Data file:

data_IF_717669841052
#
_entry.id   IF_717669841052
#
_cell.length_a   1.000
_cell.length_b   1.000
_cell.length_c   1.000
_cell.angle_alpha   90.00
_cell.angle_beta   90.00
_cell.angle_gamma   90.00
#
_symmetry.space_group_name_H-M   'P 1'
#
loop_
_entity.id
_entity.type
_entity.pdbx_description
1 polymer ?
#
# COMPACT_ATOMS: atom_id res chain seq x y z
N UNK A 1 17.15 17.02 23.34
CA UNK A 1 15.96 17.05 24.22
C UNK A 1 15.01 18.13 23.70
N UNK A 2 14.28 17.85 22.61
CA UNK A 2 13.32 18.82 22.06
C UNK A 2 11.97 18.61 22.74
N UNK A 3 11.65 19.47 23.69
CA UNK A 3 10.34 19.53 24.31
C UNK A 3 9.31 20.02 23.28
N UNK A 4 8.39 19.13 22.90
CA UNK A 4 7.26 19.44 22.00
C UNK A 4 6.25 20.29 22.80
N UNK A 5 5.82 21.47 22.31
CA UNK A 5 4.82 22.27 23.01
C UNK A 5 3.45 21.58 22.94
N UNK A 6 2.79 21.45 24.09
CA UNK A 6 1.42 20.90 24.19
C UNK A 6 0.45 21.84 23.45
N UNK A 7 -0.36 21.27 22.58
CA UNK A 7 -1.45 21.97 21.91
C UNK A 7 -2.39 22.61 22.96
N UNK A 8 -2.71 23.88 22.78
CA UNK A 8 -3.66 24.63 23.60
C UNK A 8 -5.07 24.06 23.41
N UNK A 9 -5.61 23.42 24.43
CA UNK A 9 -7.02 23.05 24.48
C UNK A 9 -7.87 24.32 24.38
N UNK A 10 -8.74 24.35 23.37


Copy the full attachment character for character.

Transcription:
data_IF_717669841052
#
_entry.id   IF_717669841052
#
_cell.length_a   1.000
_cell.length_b   1.000
_cell.length_c   1.000
_cell.angle_alpha   90.00
_cell.angle_beta   90.00
_cell.angle_gamma   90.00
#
_symmetry.space_group_name_H-M   'P 1'
#
loop_
_entity.id
_entity.type
_entity.pdbx_description
1 polymer ?
#
# COMPACT_ATOMS: atom_id res chain seq x y z
N UNK A 1 17.15 17.02 23.34
CA UNK A 1 15.96 17.05 24.22
C UNK A 1 15.01 18.13 23.70
N UNK A 2 14.28 17.85 22.61
CA UNK A 2 13.32 18.82 22.06
C UNK A 2 11.97 18.61 22.74
N UNK A 3 11.65 19.47 23.69
CA UNK A 3 10.34 19.53 24.31
C UNK A 3 9.31 20.02 23.28
N UNK A 4 8.39 19.13 22.90
CA UNK A 4 7.26 19.44 22.00
C UNK A 4 6.25 20.29 22.80
N UNK A 5 5.82 21.47 22.31
CA UNK A 5 4.82 22.27 23.01
C UNK A 5 3.45 21.58 22.94
N UNK A 6 2.79 21.45 24.09
CA UNK A 6 1.42 20.90 24.19
C UNK A 6 0.45 21.84 23.45
N UNK A 7 -0.36 21.27 22.58
CA UNK A 7 -1.45 21.97 21.91
C UNK A 7 -2.39 22.61 22.96
N UNK A 8 -2.71 23.88 22.78
CA UNK A 8 -3.66 24.63 23.60
C UNK A 8 -5.07 24.06 23.41
N UNK A 9 -5.61 23.42 24.43
CA UNK A 9 -7.02 23.05 24.48
C UNK A 9 -7.87 24.32 24.38
N UNK A 10 -8.74 24.35 23.37